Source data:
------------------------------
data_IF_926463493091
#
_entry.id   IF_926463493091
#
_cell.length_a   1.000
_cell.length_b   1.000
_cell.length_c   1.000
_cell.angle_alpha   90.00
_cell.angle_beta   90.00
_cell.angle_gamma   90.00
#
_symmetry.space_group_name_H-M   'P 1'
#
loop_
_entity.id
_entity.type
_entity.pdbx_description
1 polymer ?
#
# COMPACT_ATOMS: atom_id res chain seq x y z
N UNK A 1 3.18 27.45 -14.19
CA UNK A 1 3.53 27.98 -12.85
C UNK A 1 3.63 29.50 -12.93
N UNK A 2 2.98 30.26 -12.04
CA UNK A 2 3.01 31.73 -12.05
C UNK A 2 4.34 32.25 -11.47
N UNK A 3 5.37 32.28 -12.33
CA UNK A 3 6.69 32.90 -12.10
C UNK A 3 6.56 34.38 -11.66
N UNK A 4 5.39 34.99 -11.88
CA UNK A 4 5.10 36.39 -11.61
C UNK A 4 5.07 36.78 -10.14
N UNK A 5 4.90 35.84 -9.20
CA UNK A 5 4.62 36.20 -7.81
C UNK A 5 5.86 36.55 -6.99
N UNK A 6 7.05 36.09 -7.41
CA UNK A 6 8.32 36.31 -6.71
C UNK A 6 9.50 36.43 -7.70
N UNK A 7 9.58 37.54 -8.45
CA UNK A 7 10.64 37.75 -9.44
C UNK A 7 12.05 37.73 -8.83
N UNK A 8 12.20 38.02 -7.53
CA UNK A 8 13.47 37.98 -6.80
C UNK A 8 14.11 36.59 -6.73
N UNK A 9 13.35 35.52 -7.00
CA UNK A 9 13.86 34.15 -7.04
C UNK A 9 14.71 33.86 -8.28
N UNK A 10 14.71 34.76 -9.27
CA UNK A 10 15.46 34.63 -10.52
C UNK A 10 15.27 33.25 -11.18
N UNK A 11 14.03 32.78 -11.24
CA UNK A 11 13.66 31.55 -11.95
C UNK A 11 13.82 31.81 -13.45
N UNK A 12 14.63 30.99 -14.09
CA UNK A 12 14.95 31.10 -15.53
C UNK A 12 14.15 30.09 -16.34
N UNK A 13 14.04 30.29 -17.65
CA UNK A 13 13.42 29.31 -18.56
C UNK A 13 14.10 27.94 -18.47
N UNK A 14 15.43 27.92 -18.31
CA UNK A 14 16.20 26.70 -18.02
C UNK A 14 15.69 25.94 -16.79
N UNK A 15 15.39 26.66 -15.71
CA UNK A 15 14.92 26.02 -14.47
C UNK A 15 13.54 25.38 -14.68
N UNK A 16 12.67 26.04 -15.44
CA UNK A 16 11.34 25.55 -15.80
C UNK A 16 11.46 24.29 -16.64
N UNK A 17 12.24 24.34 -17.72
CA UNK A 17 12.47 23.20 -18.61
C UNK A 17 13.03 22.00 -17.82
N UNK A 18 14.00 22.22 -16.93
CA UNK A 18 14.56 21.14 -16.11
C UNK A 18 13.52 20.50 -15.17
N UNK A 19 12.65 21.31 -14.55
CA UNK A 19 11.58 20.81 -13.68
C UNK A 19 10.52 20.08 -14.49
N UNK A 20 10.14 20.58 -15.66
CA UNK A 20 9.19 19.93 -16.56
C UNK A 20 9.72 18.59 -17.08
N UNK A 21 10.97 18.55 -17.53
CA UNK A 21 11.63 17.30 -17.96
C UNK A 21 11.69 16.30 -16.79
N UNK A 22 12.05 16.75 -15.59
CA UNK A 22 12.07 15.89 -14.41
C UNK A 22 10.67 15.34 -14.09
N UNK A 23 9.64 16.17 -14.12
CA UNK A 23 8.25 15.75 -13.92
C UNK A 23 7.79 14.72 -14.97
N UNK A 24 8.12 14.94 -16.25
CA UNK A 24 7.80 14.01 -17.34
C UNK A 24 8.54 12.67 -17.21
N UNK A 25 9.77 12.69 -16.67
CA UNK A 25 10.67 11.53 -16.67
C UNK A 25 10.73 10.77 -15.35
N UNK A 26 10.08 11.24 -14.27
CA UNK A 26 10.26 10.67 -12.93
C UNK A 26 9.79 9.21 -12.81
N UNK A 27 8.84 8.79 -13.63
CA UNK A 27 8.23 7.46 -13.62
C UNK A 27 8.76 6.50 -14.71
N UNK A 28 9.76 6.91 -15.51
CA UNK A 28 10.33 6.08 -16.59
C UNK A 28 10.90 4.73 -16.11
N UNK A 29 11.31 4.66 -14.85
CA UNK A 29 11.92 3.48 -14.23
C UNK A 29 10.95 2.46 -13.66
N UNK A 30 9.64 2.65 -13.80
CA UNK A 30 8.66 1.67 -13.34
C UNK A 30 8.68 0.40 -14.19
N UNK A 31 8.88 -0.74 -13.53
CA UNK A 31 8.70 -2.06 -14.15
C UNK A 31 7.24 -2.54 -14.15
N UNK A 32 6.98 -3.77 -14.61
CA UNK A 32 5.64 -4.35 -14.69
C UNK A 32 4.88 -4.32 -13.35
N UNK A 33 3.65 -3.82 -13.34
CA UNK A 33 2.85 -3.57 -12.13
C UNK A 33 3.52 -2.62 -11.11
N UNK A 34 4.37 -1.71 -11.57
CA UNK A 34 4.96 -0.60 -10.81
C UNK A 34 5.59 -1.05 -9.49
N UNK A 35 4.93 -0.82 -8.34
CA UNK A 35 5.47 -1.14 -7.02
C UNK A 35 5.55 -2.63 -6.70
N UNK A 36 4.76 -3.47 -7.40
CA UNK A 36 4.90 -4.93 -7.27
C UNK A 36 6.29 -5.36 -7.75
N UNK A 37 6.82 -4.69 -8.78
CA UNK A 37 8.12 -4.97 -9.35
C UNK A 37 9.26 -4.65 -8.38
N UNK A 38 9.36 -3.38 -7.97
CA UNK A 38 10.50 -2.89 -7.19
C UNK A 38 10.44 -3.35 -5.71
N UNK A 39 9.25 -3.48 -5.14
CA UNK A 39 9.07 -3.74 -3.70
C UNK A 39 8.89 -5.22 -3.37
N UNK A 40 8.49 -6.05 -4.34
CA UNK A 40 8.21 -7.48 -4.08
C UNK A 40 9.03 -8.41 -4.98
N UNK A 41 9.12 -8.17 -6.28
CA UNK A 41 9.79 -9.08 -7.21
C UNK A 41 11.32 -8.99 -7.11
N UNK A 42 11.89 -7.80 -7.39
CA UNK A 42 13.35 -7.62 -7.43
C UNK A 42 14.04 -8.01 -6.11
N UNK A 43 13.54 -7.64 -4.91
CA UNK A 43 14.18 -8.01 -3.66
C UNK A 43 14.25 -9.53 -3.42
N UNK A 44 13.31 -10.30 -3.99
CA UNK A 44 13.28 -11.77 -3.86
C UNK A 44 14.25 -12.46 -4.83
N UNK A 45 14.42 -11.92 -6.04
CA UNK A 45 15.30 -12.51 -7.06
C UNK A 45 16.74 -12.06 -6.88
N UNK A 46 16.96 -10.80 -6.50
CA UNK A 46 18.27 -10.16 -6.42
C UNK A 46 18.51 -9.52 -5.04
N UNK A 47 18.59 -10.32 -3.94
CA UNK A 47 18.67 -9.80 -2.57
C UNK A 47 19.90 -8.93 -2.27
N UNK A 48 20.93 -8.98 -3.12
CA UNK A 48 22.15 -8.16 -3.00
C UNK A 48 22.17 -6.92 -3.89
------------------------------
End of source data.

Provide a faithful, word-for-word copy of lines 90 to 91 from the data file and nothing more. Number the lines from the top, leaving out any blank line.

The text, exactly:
N UNK A 24 8.12 14.94 -16.25
CA UNK A 24 7.80 14.01 -17.34